Migraines are a debilitating neurological condition. Unfortunately, most people who don’t suffer from migraines just see them as bad headaches. As a result, a person may say some rather insensitive things. We’re going to look at seven things you should never say to a migraineur. Then we will discuss a natural way for a migraine patient to get help.
#1 I Get Headaches Too
This immediately lets the migraineur know that you probably don’t know what migraines really are or how they differ from a headache. If you get migraines, feel free to commiserate. If all you have ever had is an occasional tension headache, just stick with something like, “I can’t imagine how awful that must be.”
#2 You Should Stop [Insert Activity Here]
There are a lot of different migraine triggers out there, and they differ from patient to patient. You may have had a friend who suffered from it and got benefits from stopping certain activities (eating certain foods, drinking certain beverages, staying up late at night, etc.), but that doesn’t guarantee it will work for this person. In fact, he or she may have tried advice from a dozen different friends with no benefit. A better way to word things is to let your friend know that you or someone else you know suffered from migraines and got some benefit from a particular lifestyle change. Ask, “Would you like to know what it was?” before just offering unsolicited advice.
#3 You Don’t Look Ill
This basically makes it sound like you don’t believe the person is sick, which migraineurs hear a lot from friends, family, and coworkers. So regardless of how you meant it, stay away from comments that make it sound like an illness isn’t real.
#4 At Least Migraines Aren’t Fatal
First of all, someone who is extremely sick doesn’t want to hear this. Second, migraines tend to share some link to an increased risk of suicide. So the condition may not be fatal in itself, but it may move a person not to want to live anymore. With that in mind, without minimizing how debilitating migraines can be, try to help the person focus on the positive things he or she can still accomplish.
#5 I Wish I Could Stay in Bed All Day
For someone who is physically active, healthy, and living a busy lifestyle, the idea of spending a day in bed is like a wonderful dream. For someone who suffers from migraines, he or she would probably prefer to be anywhere but in bed. Remember that a migraine sufferer is probably feeling loss at not making it to work every day or missing social gatherings, even if the person is an introvert.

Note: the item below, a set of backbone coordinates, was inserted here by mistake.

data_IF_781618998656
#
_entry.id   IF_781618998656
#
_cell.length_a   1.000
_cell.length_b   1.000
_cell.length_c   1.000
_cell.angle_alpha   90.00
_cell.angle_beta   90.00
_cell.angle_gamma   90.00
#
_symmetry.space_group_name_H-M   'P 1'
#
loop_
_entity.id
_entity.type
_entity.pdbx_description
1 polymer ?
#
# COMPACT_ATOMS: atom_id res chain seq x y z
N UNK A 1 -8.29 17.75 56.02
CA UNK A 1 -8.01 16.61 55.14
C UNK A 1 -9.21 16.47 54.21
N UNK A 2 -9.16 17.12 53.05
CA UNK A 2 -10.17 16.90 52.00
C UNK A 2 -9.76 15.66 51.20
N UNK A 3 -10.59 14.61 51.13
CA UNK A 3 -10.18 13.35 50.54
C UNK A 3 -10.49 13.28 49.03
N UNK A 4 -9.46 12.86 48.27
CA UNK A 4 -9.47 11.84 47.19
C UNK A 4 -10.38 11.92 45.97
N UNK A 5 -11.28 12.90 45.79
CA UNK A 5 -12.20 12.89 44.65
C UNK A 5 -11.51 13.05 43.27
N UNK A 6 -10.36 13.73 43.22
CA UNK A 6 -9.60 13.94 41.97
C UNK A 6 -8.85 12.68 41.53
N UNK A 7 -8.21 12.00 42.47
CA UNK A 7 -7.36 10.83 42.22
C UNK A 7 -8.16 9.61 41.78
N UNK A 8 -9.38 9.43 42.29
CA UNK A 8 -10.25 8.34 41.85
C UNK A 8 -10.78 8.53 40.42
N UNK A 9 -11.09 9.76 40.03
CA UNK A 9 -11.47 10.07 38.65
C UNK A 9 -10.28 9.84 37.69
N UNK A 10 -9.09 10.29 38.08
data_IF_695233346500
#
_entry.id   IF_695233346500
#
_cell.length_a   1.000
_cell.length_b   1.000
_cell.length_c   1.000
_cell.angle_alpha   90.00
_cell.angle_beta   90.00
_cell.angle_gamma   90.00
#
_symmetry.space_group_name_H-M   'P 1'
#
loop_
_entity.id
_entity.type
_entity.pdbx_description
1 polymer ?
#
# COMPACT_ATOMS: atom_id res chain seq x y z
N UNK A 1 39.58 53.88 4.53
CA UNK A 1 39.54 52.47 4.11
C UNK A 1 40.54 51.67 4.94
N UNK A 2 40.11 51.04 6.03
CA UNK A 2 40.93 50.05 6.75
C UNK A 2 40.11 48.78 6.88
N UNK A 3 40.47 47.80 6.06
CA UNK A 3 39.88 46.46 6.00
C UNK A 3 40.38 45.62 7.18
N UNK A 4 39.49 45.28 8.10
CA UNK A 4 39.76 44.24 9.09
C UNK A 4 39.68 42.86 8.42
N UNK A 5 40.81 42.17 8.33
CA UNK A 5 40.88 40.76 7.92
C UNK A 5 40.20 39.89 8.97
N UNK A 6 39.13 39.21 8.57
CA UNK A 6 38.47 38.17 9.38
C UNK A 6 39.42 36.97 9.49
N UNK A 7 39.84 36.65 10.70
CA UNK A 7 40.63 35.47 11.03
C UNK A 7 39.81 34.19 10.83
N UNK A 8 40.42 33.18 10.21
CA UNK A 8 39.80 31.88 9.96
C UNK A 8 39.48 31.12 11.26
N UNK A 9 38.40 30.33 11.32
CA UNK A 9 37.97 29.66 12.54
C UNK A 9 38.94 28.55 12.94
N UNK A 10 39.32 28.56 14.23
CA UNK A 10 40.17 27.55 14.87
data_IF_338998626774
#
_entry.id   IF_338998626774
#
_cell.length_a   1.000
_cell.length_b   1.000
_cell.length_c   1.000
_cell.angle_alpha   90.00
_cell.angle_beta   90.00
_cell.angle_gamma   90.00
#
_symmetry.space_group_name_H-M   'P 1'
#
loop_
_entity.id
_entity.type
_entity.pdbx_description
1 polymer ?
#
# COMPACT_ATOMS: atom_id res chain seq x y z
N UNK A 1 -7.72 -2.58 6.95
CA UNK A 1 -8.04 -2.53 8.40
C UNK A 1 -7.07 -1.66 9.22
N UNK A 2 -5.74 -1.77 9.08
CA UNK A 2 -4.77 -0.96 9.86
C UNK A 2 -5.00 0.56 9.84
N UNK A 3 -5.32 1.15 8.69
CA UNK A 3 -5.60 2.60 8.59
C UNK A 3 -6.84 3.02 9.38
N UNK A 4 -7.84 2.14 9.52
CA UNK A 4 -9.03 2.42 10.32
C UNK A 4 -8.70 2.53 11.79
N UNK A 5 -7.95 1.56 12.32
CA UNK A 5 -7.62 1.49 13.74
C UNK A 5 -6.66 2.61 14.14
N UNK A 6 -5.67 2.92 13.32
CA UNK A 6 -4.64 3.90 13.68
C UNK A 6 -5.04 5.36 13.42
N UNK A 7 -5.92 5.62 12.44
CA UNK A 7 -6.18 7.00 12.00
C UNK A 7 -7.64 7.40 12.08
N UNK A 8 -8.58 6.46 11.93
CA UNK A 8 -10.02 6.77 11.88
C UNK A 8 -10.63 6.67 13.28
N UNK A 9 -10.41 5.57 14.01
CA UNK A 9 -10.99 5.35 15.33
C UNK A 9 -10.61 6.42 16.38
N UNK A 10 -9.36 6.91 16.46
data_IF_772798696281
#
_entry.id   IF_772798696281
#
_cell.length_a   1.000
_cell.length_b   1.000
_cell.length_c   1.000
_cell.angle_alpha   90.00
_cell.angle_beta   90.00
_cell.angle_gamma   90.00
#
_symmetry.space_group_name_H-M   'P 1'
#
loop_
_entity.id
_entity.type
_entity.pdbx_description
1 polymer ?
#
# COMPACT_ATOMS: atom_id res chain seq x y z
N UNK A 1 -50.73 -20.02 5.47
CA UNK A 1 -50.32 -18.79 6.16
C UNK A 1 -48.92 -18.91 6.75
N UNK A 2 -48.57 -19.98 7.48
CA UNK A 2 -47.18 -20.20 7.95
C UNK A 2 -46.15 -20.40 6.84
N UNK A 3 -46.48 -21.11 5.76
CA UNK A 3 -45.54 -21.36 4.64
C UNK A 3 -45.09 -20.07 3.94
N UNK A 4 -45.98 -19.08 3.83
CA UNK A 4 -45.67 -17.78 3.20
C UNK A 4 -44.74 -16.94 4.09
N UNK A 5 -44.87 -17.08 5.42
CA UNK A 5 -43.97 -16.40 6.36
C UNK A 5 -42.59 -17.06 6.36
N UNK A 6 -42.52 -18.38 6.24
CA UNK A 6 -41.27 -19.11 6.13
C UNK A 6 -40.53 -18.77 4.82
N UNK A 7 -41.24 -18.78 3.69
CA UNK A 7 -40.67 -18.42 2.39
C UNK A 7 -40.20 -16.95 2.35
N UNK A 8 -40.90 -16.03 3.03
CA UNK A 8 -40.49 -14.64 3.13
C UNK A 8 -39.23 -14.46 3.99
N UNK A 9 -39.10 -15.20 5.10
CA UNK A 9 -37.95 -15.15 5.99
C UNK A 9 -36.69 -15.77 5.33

#6 Isn’t Migraine Something Only Women Get?
There’s enough stigma regarding migraines without trying to make it sound like a “female thing.” First of all, a quarter of migraine patients are male. If someone doesn’t know a male who gets migraines, it’s probably because they hide it from people who say things like this. Plus, what woman wants to hear that her health condition is linked to her gender, especially since the only evidence of that is the fact that more women than men get migraines. It’s more likely that migraines are triggered in women due to fluctuating hormones, but those hormones are not the underlying cause of migraines.
#7 You Just Need to Chill Out
It’s true that stress is one of the major triggers for migraines, but just telling someone to relax isn’t helpful. Also, while high-stress situations can trigger a migraine, so can coming down after stress. Not all stress is avoidable, and migraines aren’t a symptom of a particular personality type that is high strung. The key is to develop good coping mechanisms for stress. A friend who offers a listening ear rather than immediately telling someone to settle down can be one such means of coping with stress.
Hope for Migraine Sufferers
If you or a loved one suffers from migraines, we’d like to introduce you to a way that many are finding natural relief – upper cervical chiropractic. This is a very precise and gentle subspecialty of chiropractic that may be unlike any other form of therapy you’ve ever experienced. The real question, however, is why would adjusting the neck affect migraines.
Neck pain is a shockingly common migraine symptom. As much as 75% of patients report neck pain either before or during an attack. As a result, it makes sense to look here for the underlying cause of the problem. For many, a C1 and C2 misalignment is just that cause. A misalignment in this area of the body can result in:
- Inhibited brainstem function – The C1 houses the brainstem, so even a slight misalignment may affect brainstem function. This has been connected to migraine occurrence.
- Obstructed blood flow – The cervical vertebrae facilitate blood flow to the brain. If this process is affected by a misalignment, it can result in migraines due to certain parts of the brain experiencing an insufficient flow of oxygen.
- Decreased cerebrospinal fluid drainage – A misalignment could keep cerebrospinal fluid from draining properly. This, in turn, can lead to an increase in intracranial pressure and migraines.
To learn more about how a gentle adjustment from an upper cervical chiropractor may be able to help reduce the frequency or severity of your migraines, contact a practitioner in your area today.